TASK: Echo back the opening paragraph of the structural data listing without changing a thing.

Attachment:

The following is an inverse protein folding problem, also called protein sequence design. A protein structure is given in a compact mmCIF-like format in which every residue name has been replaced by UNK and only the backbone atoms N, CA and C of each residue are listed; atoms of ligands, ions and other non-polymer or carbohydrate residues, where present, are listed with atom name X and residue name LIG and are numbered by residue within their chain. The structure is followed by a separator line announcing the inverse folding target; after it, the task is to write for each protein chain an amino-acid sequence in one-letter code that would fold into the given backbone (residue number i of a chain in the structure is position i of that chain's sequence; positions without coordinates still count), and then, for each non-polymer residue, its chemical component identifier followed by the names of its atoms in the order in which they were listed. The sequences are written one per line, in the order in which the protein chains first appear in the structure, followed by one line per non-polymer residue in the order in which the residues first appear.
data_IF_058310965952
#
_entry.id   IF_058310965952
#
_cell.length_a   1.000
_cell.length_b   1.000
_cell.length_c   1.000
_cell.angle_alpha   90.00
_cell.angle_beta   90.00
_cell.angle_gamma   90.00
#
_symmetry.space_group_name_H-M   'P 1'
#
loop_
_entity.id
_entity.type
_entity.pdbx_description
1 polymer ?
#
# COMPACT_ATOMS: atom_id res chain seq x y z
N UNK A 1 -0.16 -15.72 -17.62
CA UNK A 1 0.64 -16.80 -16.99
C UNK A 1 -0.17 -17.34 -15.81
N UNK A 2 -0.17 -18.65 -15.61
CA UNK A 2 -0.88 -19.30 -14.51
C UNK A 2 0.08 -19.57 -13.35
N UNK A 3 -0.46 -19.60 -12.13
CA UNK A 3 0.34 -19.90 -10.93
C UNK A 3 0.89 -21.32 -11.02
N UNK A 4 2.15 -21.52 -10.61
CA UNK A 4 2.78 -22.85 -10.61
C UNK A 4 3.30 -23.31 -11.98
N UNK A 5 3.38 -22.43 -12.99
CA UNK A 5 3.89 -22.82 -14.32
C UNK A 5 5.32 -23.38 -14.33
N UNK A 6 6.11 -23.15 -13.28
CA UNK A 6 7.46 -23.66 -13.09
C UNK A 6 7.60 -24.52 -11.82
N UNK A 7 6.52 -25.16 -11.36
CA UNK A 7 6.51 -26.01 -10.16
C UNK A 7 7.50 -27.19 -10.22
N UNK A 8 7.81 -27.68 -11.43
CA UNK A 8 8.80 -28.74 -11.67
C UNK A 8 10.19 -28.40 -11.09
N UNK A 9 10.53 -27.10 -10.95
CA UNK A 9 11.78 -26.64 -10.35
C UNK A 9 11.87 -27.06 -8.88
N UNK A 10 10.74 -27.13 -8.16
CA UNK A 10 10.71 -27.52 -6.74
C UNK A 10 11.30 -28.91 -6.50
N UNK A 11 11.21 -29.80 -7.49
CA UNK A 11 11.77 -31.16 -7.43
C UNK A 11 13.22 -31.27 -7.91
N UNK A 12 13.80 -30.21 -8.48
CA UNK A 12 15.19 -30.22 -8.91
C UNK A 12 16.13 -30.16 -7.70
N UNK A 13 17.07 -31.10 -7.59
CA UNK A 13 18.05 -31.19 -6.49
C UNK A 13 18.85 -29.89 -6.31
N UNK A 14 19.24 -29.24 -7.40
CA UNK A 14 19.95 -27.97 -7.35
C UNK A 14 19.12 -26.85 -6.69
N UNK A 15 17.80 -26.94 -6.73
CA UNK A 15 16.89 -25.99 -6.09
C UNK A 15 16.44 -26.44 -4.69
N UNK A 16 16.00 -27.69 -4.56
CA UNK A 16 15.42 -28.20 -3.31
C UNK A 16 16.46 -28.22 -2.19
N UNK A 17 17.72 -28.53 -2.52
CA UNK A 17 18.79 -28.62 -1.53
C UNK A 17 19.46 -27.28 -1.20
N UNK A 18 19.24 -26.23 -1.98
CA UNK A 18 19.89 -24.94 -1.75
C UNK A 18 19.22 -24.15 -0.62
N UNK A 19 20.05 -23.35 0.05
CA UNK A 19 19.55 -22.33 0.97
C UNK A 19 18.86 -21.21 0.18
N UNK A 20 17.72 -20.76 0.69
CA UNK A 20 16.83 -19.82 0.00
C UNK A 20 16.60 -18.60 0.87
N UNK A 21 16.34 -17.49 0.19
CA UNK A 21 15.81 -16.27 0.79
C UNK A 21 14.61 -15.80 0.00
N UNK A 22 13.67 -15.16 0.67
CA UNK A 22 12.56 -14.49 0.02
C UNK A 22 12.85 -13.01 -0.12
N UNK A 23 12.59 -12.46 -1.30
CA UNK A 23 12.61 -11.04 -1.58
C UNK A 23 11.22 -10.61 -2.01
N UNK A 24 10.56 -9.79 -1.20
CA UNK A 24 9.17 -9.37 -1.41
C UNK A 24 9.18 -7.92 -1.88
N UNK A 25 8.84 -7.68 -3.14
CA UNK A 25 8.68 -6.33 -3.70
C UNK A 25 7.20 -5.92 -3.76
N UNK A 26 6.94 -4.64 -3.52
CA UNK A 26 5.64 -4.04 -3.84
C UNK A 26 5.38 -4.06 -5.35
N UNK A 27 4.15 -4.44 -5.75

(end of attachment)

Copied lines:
The following is an inverse protein folding problem, also called protein sequence design. A protein structure is given in a compact mmCIF-like format in which every residue name has been replaced by UNK and only the backbone atoms N, CA and C of each residue are listed; atoms of ligands, ions and other non-polymer or carbohydrate residues, where present, are listed with atom name X and residue name LIG and are numbered by residue within their chain. The structure is followed by a separator line announcing the inverse folding target; after it, the task is to write for each protein chain an amino-acid sequence in one-letter code that would fold into the given backbone (residue number i of a chain in the structure is position i of that chain's sequence; positions without coordinates still count), and then, for each non-polymer residue, its chemical component identifier followed by the names of its atoms in the order in which they were listed. The sequences are written one per line, in the order in which the protein chains first appear in the structure, followed by one line per non-polymer residue in the order in which the residues first appear.